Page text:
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5 questions ... for David Bratton

He is the Stutsman County veterans service officer.

David Bratton n tablet
David Bratton, Stutsman County veterans service officer, holds a tablet computer enabled to help veterans get health care through the Veterans Administration hospital system.
John M. Steiner / The Jamestown Sun

1. What led you to your work in helping veterans?

Warren Tobin, the previous Stutsman County Veteran Service Officer, chose to retire after 20 years in 2015. I had just received my degree in history and political science from the University of Jamestown and was looking for a career field. A friend told me about the VSO job opening at Stutsman County and I thought I would give it a shot. I really liked the idea of helping my fellow veterans in getting the benefits and care that they had earned for their service. I was rather thrilled when I was told I had gotten the job as I think something like ten people had applied.

2. What is a common misconception that veterans may have about getting services?

A lot of veterans have commented over the years that they didn’t want to access benefits because they thought it would take away benefits from other veterans. While a noble sentiment, this isn’t how it works at all. Every veteran is entitled to the benefits and care that they have earned.

3. What types of services does the Stutsman County Veterans Service offer?

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Our primary purpose is to help veterans gain access to state and federal benefits that may be available to them. Usually, this means filing disability claims with the VA or medical enrollment into the Fargo VA Healthcare System. We also help with various grant and loans programs through the North Dakota Department of Veterans Affairs (NDDVA) that are available for state Veterans.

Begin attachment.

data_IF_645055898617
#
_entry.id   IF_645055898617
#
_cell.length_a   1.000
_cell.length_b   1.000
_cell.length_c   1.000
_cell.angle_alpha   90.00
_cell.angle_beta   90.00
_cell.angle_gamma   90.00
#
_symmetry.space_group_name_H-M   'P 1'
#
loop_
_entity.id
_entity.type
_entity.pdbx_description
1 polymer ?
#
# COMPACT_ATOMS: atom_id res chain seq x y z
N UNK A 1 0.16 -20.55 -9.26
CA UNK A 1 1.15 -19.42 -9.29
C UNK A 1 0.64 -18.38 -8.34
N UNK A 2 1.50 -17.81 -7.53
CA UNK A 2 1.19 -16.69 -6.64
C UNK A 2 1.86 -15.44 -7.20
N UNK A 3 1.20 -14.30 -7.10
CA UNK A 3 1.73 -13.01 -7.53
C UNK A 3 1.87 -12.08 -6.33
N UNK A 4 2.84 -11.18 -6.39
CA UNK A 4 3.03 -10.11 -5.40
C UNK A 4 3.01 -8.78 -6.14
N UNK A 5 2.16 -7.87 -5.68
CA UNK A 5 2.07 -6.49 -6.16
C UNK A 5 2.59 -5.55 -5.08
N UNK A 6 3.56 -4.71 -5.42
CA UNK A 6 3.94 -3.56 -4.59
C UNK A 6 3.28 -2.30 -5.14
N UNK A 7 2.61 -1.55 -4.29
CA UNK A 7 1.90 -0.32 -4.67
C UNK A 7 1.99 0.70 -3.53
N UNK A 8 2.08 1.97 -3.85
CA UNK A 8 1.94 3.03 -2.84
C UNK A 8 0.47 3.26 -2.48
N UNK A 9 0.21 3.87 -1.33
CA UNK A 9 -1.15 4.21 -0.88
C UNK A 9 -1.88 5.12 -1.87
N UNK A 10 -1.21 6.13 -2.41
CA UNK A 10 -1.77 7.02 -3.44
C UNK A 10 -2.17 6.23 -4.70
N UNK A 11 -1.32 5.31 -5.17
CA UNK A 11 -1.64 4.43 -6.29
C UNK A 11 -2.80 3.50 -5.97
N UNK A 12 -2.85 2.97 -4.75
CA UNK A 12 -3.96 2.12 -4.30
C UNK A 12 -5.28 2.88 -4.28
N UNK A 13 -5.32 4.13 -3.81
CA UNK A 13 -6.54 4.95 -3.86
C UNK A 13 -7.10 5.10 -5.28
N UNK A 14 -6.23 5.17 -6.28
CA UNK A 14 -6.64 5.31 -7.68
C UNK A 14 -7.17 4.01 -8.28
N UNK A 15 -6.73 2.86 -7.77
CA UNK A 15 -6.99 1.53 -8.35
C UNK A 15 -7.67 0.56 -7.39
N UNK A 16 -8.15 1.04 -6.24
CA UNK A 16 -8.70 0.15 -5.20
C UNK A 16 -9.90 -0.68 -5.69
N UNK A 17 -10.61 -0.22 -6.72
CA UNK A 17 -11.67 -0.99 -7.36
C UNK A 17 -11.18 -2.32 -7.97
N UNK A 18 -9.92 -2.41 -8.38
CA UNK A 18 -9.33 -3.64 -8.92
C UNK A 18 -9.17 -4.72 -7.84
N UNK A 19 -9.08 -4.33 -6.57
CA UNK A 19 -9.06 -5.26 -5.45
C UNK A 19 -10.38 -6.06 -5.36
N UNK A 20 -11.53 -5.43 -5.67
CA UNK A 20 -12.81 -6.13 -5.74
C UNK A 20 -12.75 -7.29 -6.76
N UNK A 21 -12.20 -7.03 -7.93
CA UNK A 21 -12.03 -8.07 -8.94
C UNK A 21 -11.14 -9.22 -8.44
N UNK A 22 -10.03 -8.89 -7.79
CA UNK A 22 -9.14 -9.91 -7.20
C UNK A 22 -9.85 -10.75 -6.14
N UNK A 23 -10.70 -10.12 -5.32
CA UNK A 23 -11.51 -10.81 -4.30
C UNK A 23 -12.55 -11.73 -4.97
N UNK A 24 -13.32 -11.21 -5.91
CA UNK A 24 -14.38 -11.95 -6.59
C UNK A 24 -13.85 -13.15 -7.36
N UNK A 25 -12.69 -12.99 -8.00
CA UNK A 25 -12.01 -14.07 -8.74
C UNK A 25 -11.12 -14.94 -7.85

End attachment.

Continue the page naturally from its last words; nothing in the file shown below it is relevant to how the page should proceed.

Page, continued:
4. Who was a mentor to you in your career?

I was able to train in with the previous VSO, Warren Tobin, for several months before I took over as the service officer. This gave me the opportunity to learn as I went along and proved invaluable. The VSOs from all the counties in North Dakota also have several training conferences every year where we brush up on new laws pertaining to the VA and the veteran community. The VSO community in North Dakota also has a pretty good rapport, so there is really no difficulty in finding any answers we may need to help a veteran.

5. What should veterans know about your office?

My office is in the basement of the Law Enforcement Center here in Jamestown. We are open Monday through Friday from 8 a.m. to noon and 1 to 5 p.m. and can be reached at (701) 252-9043. We prefer that veterans schedule appointments in advance so that we are better prepared to help them when they arrive.

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